England v Austalia: Johnathan Thurston is best in the world, says rival Luke Gale

England's Luke Gale during a training session at Eltham College, London.
England's Luke Gale during a training session at Eltham College, London.
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THERE is a hint of envy in England scrum-half Luke Gale’s voice as he talks about Kangaroos superstar Johnathan Thurston.

Not because he is necessarily jealous of his rival’s skill – although which half-back, after all, would not want to be able to do some of the things in the record-breaking three-time Golden Boot winner’s repertoire?

No, the Castleford Tigers player appears slightly miffed mainly because of the favourable conditions under which the illustrious Thurston is able to operate.

Ahead of Sunday’s Ladbrokes Four Nations encounter between their countries at London Stadium – a must-win fixture for England – Gale told The Yorkshire Post: “Thurston’s the best in the world and he’s proved that on numerous occasions.

“Not only that, I think the Aussies have the best triangular axis, too, with Cam Smith at nine and whoever plays the other half – (Cooper) Cronk, (James) Maloney – meaning it is just a great side.

“But the thing with them is they have played a lot of games together. Look at our six, seven and nine. Last Saturday was my first ever combination with George (Williams) and I’ve played two games with Hodgy (hooker Josh Hodgson); it is a work in progress.

“We’ve a good, young quality side here but we’ve to work hard and hope we improve. If we keep doing that we’ll get there.”

Obviously, the problem is there is little time for that work to progress and even less scope for it to falter.

England may well have only played three Tests in the last 12 months but if they get it wrong on Sunday, it could be another year before they can remedy their ills.

Welcome to the brutal world of Test match rugby league.

The axis Australia refer to have been in unison for so long it is no surprise everything they do is second nature.

Smith, Cronk and Thurston, of course, are the spine of Queensland’s State of Origin side who spend three weeks in camp each year and play three mid-season matches.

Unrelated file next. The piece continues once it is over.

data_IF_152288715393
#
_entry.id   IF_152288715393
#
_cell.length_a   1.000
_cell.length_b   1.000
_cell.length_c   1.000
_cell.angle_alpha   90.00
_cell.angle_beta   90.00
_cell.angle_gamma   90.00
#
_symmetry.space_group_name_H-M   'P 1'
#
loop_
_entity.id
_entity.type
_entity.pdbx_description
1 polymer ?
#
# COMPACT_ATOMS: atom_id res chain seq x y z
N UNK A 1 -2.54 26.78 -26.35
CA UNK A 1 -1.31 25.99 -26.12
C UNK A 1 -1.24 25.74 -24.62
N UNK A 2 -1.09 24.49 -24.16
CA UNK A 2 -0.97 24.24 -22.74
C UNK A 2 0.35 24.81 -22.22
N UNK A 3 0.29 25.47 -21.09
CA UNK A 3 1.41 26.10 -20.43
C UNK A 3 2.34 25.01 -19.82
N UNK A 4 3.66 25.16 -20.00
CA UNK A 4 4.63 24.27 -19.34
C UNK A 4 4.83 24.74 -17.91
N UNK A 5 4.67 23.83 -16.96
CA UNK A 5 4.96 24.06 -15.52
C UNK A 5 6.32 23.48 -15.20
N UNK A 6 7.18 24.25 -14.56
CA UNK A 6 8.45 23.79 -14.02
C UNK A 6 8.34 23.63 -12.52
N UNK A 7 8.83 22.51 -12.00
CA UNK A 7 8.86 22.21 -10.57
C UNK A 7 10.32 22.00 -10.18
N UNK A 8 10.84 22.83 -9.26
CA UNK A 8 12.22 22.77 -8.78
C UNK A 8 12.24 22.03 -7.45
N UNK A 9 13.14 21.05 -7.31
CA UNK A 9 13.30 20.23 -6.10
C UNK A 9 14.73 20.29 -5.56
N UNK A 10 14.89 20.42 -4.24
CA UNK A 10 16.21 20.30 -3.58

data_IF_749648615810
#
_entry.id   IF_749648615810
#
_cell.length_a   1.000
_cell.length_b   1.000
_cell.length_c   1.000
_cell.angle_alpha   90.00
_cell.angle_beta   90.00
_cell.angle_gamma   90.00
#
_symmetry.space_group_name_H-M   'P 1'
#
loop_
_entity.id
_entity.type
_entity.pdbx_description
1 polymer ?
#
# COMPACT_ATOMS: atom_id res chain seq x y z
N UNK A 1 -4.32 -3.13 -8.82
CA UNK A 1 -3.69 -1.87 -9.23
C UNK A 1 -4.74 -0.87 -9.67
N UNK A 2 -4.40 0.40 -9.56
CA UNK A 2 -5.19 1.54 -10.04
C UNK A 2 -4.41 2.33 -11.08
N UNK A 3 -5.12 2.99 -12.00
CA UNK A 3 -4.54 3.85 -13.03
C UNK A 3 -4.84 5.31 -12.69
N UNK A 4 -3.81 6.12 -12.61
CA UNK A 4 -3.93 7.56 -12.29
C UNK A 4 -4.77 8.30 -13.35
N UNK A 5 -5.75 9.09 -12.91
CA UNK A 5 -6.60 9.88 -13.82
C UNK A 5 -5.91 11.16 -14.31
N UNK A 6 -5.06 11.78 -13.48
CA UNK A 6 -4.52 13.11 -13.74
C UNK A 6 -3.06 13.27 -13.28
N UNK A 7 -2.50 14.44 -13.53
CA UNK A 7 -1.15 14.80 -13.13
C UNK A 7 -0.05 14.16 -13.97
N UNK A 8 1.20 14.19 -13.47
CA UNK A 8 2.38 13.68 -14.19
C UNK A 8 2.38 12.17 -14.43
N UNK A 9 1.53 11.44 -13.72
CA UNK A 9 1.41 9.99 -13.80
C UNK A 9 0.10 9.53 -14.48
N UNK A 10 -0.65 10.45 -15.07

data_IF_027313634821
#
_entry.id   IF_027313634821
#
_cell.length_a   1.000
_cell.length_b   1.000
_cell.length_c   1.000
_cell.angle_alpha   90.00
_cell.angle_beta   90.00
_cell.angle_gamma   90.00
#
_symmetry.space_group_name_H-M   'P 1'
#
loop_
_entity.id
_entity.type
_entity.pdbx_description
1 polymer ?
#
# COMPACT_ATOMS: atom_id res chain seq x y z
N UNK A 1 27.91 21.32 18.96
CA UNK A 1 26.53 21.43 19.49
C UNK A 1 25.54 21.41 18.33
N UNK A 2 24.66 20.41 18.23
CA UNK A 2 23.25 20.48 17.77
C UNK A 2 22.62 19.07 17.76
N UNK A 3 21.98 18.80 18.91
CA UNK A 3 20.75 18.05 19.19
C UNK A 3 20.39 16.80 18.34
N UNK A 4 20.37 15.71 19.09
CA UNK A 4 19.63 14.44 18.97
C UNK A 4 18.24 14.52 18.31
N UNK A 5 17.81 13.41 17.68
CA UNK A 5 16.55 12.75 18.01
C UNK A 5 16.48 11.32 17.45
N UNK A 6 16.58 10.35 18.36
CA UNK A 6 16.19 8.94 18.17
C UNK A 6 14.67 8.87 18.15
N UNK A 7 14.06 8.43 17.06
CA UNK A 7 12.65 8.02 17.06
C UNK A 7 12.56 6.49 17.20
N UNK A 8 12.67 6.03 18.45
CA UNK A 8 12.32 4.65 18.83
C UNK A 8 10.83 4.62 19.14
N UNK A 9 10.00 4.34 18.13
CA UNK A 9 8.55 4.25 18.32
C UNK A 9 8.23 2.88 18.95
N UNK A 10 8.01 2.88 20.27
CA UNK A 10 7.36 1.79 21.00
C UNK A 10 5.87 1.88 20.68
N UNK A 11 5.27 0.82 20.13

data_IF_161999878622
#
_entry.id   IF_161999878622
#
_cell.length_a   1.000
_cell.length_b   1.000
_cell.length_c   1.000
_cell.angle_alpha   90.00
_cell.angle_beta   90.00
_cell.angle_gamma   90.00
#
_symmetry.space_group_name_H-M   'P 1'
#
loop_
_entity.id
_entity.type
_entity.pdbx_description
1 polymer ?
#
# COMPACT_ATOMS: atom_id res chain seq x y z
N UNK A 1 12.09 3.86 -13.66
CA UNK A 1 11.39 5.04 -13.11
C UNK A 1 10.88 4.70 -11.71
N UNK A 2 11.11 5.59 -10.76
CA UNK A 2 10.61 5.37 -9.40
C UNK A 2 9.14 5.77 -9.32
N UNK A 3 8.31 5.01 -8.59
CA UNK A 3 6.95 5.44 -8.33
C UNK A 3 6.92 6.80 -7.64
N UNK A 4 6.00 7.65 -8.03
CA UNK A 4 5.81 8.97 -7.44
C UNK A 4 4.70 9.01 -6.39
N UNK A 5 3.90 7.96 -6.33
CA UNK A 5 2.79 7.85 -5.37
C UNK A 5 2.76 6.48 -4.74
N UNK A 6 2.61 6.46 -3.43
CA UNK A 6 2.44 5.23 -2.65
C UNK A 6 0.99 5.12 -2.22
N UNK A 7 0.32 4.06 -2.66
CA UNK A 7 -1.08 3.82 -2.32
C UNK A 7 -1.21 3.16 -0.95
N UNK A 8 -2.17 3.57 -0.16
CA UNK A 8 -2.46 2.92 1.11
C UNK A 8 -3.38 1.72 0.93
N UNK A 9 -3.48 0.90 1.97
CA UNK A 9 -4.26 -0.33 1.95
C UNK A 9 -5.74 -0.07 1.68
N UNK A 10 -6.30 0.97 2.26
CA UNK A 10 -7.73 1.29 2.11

They have, generally, been in unison for state and country since 2012 while, of course, Smith and Cronk have been club-mates at Melbourne Storm for the last dozen years.

England’s half-backs and hookers can only dream of such familiarity and that should be remembered when criticism is applied for the fitful manner in which they have operated in this Four Nations against New Zealand – a 17-16 defeat – and Scotland.

Gale has started in all three games this autumn following his debut during the warm-up in France but is unsure whether he will be retained on Sunday when coach Wayne Bennett could produce his third different pairing in four outings.

There is little to choose between all three half-backs on the evidence so far in this tournament with Gareth Widdop, the St George-Illawarra co-captain left out of Saturday’s 38-12 win over the Scots, Wigan Warriors’ Williams, who was man-of-the-match in that fixture, and Gale all jostling for a place.

That there is no obvious pairing, though, brings its own problems for Bennett who must wish, given the scarcity of fixtures and time to gel, two of that trio had delivered displays which demanded their inclusion.

Gale, for one, wishes there was more time for England to spend together as a national side.

“Even after we played New Zealand in our first game we’d been together about 10 days but the Kiwis had already played two Tests this year v Australia,” he said.

“It’s massively different and I think what Wayne and the RFL are trying to do is get us on a more regular basis with internationals through the season and that can only help. With club football you’re with each other 24/7 and know each other inside out.

“As you can see, our combinations here need working on; we need to work out what works best for Hodgy’s game, my game and best for all the half-backs. That takes time. We’ll be looking to work on that over the coming months.”

Bennett has asked for the return of a mid-season international game next year for the first time since 2013 when the Exiles were England’s opponents and he also wants a two-week training camp before the season starts.

Gale admitted: “I don’t think clubs will be happy. It’s the age-old one of what comes first, club or country?

“Obviously, being a half-back, I’m a key player at Castleford so (coach) Daryl (Powell) wouldn’t be best pleased and the teams with more people in their squad they’d be displeased, too. It’s hard.

“But to get better as a country we do need more time together and that’s the hope.”